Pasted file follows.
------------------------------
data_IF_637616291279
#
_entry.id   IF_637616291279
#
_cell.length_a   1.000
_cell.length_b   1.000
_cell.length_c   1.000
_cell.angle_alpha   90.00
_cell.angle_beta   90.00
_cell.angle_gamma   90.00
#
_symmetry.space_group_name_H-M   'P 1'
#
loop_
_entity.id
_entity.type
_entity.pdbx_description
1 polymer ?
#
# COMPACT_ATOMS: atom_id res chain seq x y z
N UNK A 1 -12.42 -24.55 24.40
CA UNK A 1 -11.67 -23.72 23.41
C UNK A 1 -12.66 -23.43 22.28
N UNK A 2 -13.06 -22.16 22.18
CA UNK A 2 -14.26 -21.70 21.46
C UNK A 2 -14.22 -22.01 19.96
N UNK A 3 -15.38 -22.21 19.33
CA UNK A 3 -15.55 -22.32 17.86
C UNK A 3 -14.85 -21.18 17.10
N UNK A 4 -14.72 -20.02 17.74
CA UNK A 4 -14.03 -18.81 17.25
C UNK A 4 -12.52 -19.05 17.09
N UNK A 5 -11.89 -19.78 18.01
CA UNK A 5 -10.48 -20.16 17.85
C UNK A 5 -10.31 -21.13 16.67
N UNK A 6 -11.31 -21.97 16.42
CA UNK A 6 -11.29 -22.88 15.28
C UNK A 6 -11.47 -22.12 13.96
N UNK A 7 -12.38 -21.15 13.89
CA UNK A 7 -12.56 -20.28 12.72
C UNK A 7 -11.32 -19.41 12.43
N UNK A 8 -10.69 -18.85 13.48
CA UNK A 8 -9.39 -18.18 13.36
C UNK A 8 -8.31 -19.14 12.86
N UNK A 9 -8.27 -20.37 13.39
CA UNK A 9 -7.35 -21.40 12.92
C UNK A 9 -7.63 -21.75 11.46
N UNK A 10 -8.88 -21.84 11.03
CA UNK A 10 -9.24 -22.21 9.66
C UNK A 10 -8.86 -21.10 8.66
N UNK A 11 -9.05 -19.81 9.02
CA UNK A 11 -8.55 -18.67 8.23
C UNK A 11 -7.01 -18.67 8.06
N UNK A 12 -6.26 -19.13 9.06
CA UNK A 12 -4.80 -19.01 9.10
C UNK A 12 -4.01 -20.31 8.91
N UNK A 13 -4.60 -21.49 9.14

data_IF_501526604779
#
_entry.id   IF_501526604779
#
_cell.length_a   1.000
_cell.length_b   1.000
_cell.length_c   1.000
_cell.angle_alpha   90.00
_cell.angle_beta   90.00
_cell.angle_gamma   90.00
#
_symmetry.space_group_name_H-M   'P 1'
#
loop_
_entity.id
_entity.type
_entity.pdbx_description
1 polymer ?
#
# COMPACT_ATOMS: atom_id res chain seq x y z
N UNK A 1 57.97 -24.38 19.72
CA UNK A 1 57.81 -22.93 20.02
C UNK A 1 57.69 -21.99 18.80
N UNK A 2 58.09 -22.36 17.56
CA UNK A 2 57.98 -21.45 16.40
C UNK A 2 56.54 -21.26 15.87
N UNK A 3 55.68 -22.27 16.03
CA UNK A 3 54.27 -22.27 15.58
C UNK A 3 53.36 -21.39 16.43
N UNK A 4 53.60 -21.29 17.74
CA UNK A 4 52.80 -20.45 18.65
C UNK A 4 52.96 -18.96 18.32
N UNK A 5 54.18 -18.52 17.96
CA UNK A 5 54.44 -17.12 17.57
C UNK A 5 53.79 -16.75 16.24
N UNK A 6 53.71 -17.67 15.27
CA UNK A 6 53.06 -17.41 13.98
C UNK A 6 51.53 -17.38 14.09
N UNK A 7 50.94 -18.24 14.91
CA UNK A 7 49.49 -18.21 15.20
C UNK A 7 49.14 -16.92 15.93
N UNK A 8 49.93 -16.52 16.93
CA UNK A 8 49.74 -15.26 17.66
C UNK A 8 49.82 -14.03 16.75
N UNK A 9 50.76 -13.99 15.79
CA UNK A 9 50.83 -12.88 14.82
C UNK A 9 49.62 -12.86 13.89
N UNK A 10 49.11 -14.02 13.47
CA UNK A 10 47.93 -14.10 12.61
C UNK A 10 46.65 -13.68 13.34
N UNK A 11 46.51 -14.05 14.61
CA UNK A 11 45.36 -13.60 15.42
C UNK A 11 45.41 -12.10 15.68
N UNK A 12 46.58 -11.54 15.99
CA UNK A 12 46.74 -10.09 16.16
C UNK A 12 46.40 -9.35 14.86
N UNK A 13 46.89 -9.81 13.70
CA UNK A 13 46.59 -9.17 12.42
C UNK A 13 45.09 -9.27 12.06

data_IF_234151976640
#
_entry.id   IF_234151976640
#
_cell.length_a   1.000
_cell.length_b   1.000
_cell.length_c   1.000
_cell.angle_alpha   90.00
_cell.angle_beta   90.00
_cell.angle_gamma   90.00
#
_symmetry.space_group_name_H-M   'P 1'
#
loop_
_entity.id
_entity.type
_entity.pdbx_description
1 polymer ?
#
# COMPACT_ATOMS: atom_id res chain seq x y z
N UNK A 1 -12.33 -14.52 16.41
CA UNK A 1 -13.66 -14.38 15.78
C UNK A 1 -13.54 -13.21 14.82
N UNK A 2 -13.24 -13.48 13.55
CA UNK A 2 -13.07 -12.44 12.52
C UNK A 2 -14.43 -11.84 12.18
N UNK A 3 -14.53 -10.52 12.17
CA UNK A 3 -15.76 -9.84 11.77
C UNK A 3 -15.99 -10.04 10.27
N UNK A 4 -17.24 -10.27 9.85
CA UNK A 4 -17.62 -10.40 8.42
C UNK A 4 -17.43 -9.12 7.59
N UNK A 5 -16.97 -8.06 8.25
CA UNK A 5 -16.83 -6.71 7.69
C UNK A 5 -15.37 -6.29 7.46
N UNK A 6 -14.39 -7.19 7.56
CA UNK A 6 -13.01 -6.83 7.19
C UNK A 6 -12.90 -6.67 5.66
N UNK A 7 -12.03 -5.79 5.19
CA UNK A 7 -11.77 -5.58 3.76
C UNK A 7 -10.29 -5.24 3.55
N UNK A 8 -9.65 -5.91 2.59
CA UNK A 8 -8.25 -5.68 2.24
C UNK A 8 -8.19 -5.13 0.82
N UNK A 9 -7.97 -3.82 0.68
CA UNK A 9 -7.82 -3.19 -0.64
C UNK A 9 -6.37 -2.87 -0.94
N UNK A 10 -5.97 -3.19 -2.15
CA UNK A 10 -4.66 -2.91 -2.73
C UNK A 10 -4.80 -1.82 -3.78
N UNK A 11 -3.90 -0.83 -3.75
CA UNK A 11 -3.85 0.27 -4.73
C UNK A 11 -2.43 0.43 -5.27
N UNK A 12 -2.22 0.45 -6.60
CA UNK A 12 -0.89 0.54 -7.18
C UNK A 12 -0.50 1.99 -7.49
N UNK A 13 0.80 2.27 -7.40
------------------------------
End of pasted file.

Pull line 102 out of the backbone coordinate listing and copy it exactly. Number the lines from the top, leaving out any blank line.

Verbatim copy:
N UNK A 9 50.76 -13.99 15.79